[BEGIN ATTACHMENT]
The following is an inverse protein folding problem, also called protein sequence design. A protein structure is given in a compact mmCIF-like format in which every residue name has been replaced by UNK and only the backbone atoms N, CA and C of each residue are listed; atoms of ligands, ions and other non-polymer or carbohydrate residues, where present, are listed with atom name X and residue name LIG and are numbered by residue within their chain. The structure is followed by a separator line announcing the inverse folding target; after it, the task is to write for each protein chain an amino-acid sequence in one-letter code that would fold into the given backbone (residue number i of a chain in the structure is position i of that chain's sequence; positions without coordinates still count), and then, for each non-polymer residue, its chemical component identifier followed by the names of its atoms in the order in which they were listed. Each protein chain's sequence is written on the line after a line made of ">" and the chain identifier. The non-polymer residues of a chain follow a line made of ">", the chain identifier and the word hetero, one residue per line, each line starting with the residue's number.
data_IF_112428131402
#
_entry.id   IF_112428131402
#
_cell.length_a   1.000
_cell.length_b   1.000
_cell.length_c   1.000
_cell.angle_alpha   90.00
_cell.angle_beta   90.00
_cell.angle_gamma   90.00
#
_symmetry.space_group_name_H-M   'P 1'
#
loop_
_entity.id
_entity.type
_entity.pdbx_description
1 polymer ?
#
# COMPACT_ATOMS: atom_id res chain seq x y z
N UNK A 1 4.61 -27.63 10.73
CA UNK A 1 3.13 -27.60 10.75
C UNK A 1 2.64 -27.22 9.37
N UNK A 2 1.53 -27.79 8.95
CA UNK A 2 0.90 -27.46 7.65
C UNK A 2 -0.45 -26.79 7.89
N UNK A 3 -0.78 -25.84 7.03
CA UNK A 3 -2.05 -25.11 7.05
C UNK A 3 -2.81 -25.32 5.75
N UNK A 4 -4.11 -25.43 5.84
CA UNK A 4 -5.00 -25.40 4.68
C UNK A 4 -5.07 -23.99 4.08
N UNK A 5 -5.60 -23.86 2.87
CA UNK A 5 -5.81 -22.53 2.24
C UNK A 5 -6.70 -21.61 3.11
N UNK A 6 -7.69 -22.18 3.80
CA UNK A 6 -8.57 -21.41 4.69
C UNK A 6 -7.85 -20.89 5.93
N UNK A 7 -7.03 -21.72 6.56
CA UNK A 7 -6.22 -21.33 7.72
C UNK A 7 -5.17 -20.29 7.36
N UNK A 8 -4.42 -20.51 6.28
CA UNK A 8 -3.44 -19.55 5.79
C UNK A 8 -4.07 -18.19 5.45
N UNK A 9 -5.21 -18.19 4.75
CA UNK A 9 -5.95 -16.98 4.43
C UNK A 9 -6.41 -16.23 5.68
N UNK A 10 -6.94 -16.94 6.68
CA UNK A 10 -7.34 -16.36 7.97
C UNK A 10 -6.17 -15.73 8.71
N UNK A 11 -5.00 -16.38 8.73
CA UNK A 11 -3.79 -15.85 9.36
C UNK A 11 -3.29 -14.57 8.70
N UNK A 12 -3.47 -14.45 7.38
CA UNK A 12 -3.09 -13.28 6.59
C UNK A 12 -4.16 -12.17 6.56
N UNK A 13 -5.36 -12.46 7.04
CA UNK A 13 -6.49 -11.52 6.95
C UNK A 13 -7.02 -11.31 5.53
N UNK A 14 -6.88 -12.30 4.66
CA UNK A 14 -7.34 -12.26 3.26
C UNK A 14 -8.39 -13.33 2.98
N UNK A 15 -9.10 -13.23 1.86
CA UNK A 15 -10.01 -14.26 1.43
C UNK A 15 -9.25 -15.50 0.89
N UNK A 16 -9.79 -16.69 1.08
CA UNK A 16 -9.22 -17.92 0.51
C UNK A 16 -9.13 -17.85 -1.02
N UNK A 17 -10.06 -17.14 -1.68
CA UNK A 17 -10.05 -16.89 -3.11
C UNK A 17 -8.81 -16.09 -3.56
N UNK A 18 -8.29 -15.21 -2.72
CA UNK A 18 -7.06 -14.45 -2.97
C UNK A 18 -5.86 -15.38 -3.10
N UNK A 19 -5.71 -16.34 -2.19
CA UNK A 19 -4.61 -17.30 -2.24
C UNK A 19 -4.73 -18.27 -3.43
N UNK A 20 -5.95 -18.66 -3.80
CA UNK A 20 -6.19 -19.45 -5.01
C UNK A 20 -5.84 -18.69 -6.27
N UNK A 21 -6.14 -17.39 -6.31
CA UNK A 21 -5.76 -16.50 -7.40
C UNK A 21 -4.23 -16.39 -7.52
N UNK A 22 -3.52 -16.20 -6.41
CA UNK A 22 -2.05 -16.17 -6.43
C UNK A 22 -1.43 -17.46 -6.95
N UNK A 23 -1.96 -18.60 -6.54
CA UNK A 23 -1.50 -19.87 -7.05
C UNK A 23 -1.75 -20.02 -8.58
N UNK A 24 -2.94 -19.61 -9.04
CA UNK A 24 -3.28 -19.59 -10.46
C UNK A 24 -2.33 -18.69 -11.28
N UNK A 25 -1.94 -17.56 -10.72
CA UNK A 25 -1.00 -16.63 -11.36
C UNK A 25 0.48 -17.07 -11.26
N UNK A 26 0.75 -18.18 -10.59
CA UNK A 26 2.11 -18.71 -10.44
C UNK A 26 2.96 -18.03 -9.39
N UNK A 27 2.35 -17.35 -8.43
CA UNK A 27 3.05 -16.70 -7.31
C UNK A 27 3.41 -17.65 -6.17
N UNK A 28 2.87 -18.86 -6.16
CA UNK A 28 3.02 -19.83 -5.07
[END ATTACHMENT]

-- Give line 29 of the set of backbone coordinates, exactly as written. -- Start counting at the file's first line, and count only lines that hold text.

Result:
CA UNK A 3 -2.05 -25.11 7.05